It took about three months of receiving feedback from various sources before I felt my query letter was professional. I even had my editor / proofreader go over it. I now understand why, after my initial effort of sending out my query letter, I received rejection for every one.

I feel much more confident today and have recently sent out about 50 query letters to specific agents. I’m expecting big things in the near future.

How long did it take for you to write Breakthrough?

Two years from start to finish. I thought I could accomplish everything in about eight months. But after the first editing/proof reading, I realized I still had a lot of research to perform and character development to perform. Then I had a second editor / proofreader go over the entire manuscript a second time. This was money well spent.

Are your characters based on yourself or anyone else you know?

The protagonist, Chase Manhattan (I may have to change his name to Chase Hawkings) is loosely based on me, only he’s a little bit taller than I am, a little bit better looking, a little faster, stronger, smarter, and much richer.

The rest of the good guys (and girls) and bad guys (and girls) are partially made up and partially based on people I’ve known throughout my life.

Have you ever suffered from writer’s block? What seems to work for unleashing your creativity?

Honestly, I don’t suffer from writer’s block, although there are times when I do write, I can’t use the material because it lacks substance or excitement. So I save the material and revisit the snipits in the future. I have a junkyard of sorts, and if I need a part, I go to my junkyard, grab what I need, then polish, refine it, and insert it.

Technically speaking, what do you have to struggle the most when writing? How do you tackle it?

I really don’t struggle very much as I love what I do. I love performing due diligence in my research. Much of the two years I spent writing Breakthrough was devoted to researching the latest and greatest in the realm of physics.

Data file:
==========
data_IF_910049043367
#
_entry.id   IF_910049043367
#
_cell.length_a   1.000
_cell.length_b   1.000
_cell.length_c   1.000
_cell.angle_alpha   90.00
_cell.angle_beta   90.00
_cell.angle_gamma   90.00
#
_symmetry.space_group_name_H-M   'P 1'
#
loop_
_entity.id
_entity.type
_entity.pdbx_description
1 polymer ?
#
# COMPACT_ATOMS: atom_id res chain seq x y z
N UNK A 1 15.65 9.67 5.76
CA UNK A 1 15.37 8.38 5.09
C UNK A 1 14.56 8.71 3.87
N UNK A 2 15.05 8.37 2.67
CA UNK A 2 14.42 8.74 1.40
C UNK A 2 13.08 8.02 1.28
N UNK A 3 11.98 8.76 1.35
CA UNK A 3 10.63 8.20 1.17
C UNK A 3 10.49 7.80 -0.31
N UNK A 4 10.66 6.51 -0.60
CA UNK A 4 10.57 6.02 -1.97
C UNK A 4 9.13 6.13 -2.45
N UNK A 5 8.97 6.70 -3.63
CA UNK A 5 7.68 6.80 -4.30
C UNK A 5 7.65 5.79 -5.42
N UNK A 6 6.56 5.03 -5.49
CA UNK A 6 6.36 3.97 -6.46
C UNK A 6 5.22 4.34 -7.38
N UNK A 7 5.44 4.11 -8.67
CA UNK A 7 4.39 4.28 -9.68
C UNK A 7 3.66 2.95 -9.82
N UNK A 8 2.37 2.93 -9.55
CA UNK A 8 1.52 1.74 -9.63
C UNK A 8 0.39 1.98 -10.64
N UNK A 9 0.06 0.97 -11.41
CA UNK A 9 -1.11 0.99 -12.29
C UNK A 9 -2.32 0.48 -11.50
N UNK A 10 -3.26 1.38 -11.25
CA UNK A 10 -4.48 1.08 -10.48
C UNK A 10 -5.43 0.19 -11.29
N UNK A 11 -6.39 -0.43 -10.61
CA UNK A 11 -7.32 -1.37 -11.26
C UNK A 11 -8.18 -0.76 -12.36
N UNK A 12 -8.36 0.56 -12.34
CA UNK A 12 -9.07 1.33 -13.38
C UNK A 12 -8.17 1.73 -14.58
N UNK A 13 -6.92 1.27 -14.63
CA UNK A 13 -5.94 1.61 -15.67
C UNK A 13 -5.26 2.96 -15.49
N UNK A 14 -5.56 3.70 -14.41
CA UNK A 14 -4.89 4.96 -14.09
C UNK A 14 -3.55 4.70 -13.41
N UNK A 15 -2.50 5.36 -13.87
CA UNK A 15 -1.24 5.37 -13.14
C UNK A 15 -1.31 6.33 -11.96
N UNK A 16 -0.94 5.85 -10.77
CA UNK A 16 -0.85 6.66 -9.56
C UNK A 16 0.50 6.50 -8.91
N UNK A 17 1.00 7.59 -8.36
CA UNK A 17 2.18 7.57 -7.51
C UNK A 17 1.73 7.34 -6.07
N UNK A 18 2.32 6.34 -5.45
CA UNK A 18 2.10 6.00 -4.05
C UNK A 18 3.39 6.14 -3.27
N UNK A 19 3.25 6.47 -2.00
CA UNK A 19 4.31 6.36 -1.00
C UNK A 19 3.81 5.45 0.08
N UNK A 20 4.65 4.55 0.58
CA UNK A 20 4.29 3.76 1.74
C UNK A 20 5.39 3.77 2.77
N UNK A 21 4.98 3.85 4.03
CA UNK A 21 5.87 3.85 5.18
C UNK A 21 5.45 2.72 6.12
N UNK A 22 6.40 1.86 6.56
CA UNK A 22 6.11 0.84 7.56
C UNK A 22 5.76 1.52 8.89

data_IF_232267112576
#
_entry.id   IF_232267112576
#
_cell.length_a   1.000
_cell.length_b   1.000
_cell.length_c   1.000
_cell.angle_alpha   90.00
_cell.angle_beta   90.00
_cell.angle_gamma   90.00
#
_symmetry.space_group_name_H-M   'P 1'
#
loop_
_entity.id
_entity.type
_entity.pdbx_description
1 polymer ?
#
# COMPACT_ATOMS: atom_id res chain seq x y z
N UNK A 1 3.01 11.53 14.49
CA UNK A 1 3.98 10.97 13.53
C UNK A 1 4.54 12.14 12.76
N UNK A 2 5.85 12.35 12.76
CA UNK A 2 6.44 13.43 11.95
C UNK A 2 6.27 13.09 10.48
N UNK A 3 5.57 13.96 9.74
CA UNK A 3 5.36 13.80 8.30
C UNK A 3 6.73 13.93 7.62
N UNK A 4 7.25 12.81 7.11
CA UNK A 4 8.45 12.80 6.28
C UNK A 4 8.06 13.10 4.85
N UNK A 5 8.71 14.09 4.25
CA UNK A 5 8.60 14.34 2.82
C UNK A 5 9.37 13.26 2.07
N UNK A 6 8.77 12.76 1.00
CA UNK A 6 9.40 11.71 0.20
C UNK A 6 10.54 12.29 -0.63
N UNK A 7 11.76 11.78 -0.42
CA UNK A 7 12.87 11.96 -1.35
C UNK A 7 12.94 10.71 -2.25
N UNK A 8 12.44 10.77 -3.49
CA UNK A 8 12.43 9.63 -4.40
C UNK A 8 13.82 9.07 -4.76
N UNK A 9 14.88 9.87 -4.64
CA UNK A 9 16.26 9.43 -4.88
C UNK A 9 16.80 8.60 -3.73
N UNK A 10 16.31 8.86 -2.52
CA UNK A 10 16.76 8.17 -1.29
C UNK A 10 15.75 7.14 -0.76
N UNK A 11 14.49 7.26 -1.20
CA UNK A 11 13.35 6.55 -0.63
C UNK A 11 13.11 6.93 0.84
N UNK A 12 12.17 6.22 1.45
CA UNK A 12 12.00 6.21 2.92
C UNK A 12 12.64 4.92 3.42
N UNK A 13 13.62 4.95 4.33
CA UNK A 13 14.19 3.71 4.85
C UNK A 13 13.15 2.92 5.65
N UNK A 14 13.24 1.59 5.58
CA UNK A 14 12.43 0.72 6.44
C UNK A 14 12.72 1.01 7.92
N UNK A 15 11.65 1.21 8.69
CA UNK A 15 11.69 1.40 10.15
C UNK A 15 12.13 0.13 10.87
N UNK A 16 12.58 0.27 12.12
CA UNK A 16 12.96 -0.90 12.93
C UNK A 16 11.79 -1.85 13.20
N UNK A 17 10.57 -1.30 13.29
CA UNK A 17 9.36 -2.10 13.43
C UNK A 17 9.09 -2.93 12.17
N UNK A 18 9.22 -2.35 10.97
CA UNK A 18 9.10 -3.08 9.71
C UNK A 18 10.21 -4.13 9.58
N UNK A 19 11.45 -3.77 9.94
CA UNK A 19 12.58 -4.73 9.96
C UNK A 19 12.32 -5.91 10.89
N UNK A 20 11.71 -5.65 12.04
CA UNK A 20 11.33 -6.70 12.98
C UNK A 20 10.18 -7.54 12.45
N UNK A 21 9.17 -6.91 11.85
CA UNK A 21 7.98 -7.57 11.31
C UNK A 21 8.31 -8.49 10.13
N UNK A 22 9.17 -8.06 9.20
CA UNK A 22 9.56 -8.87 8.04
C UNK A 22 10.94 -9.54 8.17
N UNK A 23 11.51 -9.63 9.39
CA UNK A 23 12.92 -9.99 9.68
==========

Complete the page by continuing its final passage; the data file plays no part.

I also had to research the Boston and Cambridge, MA area via the Internet as well as Boston police procedures. I also use Google Earth and yearly weather reports to describe a particular area. Honestly, there is so much information available at my fingertips, the biggest struggle I have is sorting through the wealth of information and eliminating relevant data.

What advice would you give someone who wants to get a book published?

The number one piece of advice I can give an aspiring author is to budget money for a competent editor / proofreader. Even editors who want to write and publish a book need an editor. This is the biggest, and one of the easiest, mistakes an author can make.

Editors / proofreaders are vital to your success. Vital is an appropriate word. It means: necessary for life. Don’t try to go it alone, even if you call yourself an editor. You need that second set of eyes to look over your manuscript before you forward it on for printing.

You’re only as good as your editor / proofreader. Perception is reality, and the person buying your book will be the ultimate judge, not you, the author. I can say this with confidence, and hope to convince everyone I can to find a way to budget for a quality editor / proofreader.

Most editors / proofreaders will review your first 10 pages for free. I’m confident even the most experienced writers will be amazed at the results. Do what I did; pay for a few pages here, a few chapters there. Before you know it, your entire manuscript will be transformed into a work of art.

Please share with us your latest work-in-progress.

I am currently writing the next two installments of the Breakthrough trilogy entitled Opening and Escalation. These two books will pick up where Breakthrough left off and take the story on an international level. The setting is the United States, China, and the Middle East.

These next books are very exciting as I use more discoveries and breakthroughs in physics in these books. It’s too early to give away anything from these books, but for those who read Breakthrough, they will have a pretty good idea what direction Opening and Escalation will go.

What’s awesome for me is that I do not have to not have to set my stories centuries in the future and use characters with pointy ears. Since mankind is on the cusp of discoveries and breakthroughs in just about every facet of our lives, I can use our modern day setting and not have to resort to using a science fiction genre.

I’m also outlining an eerie Stephen King-type thriller entitled Murcat Manor set in Michigan.

Steve, please include links so the readers can visit you and where they can buy your book?

Readers can visit my blog site at

Currently, Breakthrough can be purchased through traditional retailers. Currently, Breakthrough is cheapest though Barnes and Noble, but can also be purchased through Amazon, Borders Books and Music, and Target.

In two days I’ll post more about Stephen Tremp’s book Breakthrough. Please drop by and learn more about this fascinating book.